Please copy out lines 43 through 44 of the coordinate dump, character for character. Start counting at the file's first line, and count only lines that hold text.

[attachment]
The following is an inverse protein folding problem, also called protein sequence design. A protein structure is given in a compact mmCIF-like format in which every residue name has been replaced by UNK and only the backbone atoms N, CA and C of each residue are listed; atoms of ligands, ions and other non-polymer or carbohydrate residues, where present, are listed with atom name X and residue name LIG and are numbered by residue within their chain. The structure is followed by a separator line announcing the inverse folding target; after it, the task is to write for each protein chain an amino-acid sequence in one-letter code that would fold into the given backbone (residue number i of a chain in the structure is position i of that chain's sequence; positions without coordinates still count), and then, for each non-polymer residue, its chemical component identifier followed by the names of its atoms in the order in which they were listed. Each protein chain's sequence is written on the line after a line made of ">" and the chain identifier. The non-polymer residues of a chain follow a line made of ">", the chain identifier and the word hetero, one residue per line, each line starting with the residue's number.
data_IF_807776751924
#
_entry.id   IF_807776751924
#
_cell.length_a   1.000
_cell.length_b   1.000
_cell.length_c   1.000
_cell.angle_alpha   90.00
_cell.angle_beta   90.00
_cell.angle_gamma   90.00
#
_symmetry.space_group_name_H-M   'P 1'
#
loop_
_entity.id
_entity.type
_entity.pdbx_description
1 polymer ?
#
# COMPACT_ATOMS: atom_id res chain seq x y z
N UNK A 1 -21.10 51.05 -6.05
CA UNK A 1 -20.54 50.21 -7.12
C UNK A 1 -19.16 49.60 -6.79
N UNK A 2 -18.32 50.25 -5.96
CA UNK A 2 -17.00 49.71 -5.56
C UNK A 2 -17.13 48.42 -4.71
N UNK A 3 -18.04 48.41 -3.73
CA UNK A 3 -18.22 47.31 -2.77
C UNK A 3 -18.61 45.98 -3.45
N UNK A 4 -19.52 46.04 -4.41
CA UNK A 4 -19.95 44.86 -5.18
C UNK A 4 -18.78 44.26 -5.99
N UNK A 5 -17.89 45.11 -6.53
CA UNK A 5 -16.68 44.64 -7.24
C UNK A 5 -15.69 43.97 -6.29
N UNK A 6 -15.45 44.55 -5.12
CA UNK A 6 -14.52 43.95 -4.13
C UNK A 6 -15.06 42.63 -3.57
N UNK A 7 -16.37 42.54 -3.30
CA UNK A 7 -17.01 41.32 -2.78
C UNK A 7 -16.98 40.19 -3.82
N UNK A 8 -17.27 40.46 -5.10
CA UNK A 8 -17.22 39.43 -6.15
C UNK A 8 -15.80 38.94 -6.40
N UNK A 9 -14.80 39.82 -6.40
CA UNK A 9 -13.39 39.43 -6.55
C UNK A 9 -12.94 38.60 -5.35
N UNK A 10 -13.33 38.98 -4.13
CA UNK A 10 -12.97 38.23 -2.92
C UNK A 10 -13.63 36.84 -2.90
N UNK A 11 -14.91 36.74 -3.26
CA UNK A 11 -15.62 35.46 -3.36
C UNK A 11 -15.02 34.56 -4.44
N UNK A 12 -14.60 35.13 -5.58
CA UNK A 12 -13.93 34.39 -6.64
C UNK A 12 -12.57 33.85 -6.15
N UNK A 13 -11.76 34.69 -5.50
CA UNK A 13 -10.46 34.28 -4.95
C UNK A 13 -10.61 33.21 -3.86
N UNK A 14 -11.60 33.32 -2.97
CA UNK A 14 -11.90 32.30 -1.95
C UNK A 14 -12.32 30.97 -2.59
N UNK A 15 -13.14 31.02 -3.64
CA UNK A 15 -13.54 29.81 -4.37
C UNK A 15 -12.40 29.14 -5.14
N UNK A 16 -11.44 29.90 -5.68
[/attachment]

N UNK A 8 -17.27 40.46 -5.10
CA UNK A 8 -17.22 39.43 -6.15